Because of the time factor, human intervention should be minimised with as many automated functions as possible. Allocating pre-defined tolerances to the data will ensure that discrepancies are identified by the system and referred back to a person for double checking.
Similarly, steps should be taken to minimise the risk of human error. Configurable user permissions enable each person to be assigned a defined role with pre-defined permissions in line with their function within the process. Proscribed, step-by-step routines will ensure that nobody strays from the approved processes. Wherever possible, the data should be fed into the system as part of other everyday activities, such as ordering stationery or measuring waste levels, so the system is always up to date. Using an online system makes it much quicker and easier to enter data from many different locations.
The data needs to have its quality maintained throughout its life cycle, so that any changes or updating comply with the established quality assurance procedures and any changes are recorded to provide a step-by-step audit trail.
Ease of use is another important factor because if it takes a long time to find the required information this is a task that will continually be put off. The ideal situation, already well established in CAFM systems, is to have a hierarchical overview of key areas with the ability to drill down for more detailed reports. The ability to ‘slice and dice’ data in this way can enable reports to be based on time periods, service types or by department, building, country etc.
Targeting features can also prove useful for entering and maintaining targets for each service, such as fuel consumption, waste recycling, utilities, travel costs, paper consumption, etc. For example, following major improvements to the insulation of one building a company anticipated significant reductions in gas consumption for heating. The sustainability management system flagged up that consumption was exceeding this target, triggering a detailed examination of the heating system. They found that not only had the building management system not been reconfigured but there was also an increase in boiler dry cycling because heating loads had fallen. An investment of £6,000 in boiler load optimisation gave a payback of just two months.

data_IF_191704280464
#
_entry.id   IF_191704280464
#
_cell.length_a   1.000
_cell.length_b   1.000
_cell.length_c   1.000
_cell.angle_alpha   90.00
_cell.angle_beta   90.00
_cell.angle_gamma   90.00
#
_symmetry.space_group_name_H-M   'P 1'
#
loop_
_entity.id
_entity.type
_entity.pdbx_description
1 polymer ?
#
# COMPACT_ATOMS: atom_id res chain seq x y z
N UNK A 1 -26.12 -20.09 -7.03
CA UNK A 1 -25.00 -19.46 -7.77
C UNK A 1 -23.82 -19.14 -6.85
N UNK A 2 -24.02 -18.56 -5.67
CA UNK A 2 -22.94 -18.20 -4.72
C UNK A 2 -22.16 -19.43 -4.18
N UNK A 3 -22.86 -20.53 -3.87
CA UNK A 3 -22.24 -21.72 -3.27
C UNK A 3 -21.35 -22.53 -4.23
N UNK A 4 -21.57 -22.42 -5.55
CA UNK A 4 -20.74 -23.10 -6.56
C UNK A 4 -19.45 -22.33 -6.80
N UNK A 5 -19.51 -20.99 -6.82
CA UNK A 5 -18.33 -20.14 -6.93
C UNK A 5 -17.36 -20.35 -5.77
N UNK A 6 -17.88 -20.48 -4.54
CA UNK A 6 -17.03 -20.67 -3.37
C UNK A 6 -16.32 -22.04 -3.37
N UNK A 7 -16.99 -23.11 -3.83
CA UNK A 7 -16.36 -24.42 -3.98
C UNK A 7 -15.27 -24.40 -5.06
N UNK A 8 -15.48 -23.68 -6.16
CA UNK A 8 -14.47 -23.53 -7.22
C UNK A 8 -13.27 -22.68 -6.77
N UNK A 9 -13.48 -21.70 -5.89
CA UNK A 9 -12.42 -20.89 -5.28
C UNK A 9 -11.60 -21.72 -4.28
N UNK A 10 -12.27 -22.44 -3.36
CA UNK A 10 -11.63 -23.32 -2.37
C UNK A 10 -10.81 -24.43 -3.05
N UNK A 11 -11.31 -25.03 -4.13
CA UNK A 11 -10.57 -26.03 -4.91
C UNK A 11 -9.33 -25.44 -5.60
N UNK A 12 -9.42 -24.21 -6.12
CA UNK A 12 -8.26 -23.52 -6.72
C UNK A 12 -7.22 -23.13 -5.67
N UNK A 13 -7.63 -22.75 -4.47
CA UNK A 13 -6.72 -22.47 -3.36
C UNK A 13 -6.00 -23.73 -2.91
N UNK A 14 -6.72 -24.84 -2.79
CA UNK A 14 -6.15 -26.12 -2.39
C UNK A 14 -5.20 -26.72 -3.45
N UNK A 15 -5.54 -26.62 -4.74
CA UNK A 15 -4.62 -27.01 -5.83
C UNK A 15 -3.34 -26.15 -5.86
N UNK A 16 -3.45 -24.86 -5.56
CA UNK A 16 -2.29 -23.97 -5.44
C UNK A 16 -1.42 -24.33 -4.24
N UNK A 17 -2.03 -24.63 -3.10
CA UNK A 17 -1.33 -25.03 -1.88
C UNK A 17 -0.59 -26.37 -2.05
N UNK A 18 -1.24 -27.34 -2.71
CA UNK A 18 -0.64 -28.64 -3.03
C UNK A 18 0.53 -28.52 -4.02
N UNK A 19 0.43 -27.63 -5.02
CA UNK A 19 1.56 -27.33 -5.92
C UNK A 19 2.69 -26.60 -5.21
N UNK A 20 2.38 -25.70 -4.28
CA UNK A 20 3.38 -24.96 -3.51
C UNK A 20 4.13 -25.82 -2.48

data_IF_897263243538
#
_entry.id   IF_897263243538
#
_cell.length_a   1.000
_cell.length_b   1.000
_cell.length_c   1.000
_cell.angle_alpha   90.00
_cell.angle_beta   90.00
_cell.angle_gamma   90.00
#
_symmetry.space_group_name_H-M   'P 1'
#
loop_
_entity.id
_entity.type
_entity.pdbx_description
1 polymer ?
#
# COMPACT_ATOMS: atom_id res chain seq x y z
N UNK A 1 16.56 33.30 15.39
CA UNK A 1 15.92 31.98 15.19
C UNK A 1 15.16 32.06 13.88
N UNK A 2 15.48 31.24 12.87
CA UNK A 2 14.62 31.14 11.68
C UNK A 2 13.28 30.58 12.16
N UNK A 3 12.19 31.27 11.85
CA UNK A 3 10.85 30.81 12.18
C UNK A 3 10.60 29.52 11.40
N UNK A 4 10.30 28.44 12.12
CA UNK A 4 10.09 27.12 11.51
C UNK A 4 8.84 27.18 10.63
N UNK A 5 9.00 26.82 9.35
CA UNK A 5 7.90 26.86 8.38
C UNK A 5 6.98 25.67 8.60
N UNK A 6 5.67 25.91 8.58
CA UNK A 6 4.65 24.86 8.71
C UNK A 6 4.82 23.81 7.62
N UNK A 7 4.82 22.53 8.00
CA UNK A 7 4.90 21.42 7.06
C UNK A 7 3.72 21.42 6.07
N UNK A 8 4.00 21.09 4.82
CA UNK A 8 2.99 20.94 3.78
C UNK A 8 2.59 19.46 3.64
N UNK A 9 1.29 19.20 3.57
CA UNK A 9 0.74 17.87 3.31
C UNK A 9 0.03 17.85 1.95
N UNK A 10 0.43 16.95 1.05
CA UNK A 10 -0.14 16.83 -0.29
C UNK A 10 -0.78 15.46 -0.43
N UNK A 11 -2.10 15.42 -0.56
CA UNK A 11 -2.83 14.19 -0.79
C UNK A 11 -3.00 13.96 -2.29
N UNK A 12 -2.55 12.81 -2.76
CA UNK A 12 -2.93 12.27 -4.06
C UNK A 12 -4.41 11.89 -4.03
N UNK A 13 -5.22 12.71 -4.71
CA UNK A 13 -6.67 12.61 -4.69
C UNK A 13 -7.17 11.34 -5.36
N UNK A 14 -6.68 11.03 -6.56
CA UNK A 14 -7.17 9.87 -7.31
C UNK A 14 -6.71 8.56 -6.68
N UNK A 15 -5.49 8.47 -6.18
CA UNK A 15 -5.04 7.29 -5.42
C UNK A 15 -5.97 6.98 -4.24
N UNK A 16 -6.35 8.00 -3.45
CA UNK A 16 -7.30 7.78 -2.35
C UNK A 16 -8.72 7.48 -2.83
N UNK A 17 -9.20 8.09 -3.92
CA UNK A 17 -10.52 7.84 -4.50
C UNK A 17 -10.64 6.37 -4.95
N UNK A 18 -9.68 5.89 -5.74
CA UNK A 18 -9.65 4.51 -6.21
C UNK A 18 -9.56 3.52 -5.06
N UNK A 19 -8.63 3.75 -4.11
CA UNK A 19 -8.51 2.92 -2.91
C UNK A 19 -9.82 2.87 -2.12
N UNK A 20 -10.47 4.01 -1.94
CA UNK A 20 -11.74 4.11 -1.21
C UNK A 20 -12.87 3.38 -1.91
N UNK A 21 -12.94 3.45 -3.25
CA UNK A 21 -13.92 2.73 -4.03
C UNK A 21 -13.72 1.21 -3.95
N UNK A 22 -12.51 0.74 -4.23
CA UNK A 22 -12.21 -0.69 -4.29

In another situation, one of our clients used the drill down capability to assess air travel costs and associated carbon emissions. They found that one particular office was incurring much higher air travel costs than others and subsequent investigation identified that there were no video conferencing facilities at that office. Having introduced these facilities at a cost of around £30,000, the carbon emissions associated with air travel were reduced by 58 percent, while the costs savings gave a return on investment of just eight months.
Undoubtedly, sustainability management is rapidly becoming more important for just about every organisation and the successful implementation of such a strategy means getting to grips with a mass of information in very fine detail. Not making use of specialist software tools that meet the criteria described above makes about as much sense as using a typewriter when a word processor is available.
● Steve Dingley is managing director of Integrated FM